Cleansing Fire

Defending Truth and Tradition in the Roman Catholic Church

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Colloquium – Interlude

June 25th, 2010, Promulgated by Gen

I realize it may be somewhat hard to grasp the scope of this Colloquium. You can only get a very slight realization of this thing’s immensity and sacredness from the photos I’ve posted here. To combat this, I’d like to talk about the various religious orders represented here.

  1. The Priestly Fraternity of St. Peter – This order, noted for its quest to restore the Traditional Latin Mass, has a strong presence here. There are, by my observation, at least 3 FSSP seminarians and at least 1 priest. The remarkable thing with these are that they are all young, joyful, happy, and passionate men. When was the last time you saw a young, solid, passionate priest aside from some of our recent ordinands? It’s a rare thing, and yet the oldest priest here at the Colloquium is probably 55. The liberals are dying off, and being replaced with young men who don’t care about the trash they need to wade through in order to bring reverence and sacredness back to every liturgy, be it Ordinary Form or Extraordinary Form.

    Fr. Pasley ( a diocesan priest) readying the altar for the Ordinary Form Latin Requiem Mass

  2. The Canons Regular of St. John Cantius – This order has three representatives. Fr. Frank Phillips, the founder of the order, is present along with two brothers, one of whom served as the music director at St. Anne Church prior to his entering the order four years ago. This order, like the FSSP, seeks to elevate the liturgy from off the dungheap of fetid and rotting error. Their main focus is the maintenance and administration of St. John Cantius Parish in Chicago. It is a real gem, one which should be considered one of the most brilliant and empowering success stories of the American Church. You can get more information on the order by visiting this link: http://www.canons-regular.org/
  3. The Spiritans – This is the order which founded Duquesne, and which maintains a strong presence on campus. I have seen one priest and one brother (?) who are quite active with the Colloquium. Again, they are both young. The brother (?) looks to be around 19 or 20, and the priest can’t be any older than 40. They both wear a very distinctive habit, which looks like a normal black cassock, plus a rather pronounced and pointed hood, which is worn in place of a biretta for liturgies. Their role on campus is undeniable – everywhere you look, there are young people who aren’t afraid to practice their Catholic faith. And these young people aren’t with the Colloquium – they’re just the summer students at the university.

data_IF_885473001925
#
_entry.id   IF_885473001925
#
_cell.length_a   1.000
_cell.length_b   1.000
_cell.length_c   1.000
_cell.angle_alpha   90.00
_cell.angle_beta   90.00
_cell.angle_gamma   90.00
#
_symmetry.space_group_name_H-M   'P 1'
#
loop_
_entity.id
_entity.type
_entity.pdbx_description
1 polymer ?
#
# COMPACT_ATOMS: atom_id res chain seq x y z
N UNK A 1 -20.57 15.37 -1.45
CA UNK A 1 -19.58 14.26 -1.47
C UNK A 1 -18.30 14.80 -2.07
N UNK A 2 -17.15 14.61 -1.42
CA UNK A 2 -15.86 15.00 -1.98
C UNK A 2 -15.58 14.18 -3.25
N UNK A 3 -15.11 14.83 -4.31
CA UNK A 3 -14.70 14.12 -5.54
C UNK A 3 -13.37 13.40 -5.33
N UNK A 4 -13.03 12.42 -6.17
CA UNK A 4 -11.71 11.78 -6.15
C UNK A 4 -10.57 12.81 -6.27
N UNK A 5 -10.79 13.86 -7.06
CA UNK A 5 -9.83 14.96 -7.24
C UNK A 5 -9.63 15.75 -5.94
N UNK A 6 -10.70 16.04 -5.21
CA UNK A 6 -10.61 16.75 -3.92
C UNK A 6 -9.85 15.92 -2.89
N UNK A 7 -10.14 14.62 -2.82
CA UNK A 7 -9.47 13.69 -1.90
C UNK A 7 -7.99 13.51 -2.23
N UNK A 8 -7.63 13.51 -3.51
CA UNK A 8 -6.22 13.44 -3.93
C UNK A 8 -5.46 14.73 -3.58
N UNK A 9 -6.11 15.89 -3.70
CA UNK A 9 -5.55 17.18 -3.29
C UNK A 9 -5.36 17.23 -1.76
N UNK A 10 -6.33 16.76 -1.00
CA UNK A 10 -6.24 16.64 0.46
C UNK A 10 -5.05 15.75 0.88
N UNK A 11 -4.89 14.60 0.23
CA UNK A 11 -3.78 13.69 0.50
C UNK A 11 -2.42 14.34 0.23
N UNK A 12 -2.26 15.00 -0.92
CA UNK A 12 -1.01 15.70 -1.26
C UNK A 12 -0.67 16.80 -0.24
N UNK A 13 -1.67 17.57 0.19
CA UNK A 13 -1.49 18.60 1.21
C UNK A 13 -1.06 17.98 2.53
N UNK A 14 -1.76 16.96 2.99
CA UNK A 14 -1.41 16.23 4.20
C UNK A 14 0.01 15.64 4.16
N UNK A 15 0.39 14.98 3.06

4. Diocesan priests – Several diocesan priests and seminarians are in attendance. I have met Fr. Pasley, a diocesan priest whose parish is 100% Tridentine. And the people love it. It has grown by leaps and bounds. I also met several young men who are in the formation/seminary process. These fellows were from New Orleans, Mobile, Virginia, Montana, and several other cities and states that I’m blanking on. They are all proudly wearing their cassocks, and those in the actual seminary (not just pre-seminary/doing theology and philosophy in college) are wearing their collars. What a beautiful statement this is. Our diocese would surely see an increase in vocations if our young men, our discerners, our seminarians, were all held up and given the support they deserve. When was the last time you saw one of our young men in a cassock and collar? There is a certain pride of fraternity when young men see eachother “looking the part,” as one of the pre-theology students said.
  5. Passionist Nuns – Perhaps the most moving sight of the Colloquium thus far came from one of these nuns. Let me preface this by saying that every nun at this Colloquium (and there are several) is wearing a habit. When I was walking back to my room the other day, I noticed one of these nuns sitting beside a young woman who had just finished her “chironomy” class. (That’s a course on how to direct Gregorian Chant.) Evidently, the girl was struggling with the very precise hand gestures, so the nun had volunteered to help. Sitting side by side on a bench, the nun took the girls hand into her own, and began to move it as they sang Kyrie XI together. It was a very moving sight to behold, seeing a nun acting as a nun ought to, with love and kindness, not just for the girl, but for the sacred music traditions of the Church. Below is the Kyrie they were singing together.

Hopefully this helps you appreciate the depth and breadth of the diversity we’re celebrating here in Pittsburgh. There is no need to watch what we say, because we’re all saying the same thing: We need to restore the sacred.

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3 Responses to “Colloquium – Interlude”

  1. I am so jealous. This is an amazingly blessed event! Our prayers remain with the Diocese of Rochester and the struggle and strife you all face.

    “The kingdom of heaven suffers much violence, and the violent are taking it by force.”

  2. avatar Gen says:

    I would pay the tuition even if there weren’t any courses or choirs to join. The comradery and catholicity alone are valuable enough to make me plan on returning next year.

    Your comment is very much appreciated, Joe.

  3. avatar Bernie says:

    It is so encouraging to read your reports on the Colloquium!


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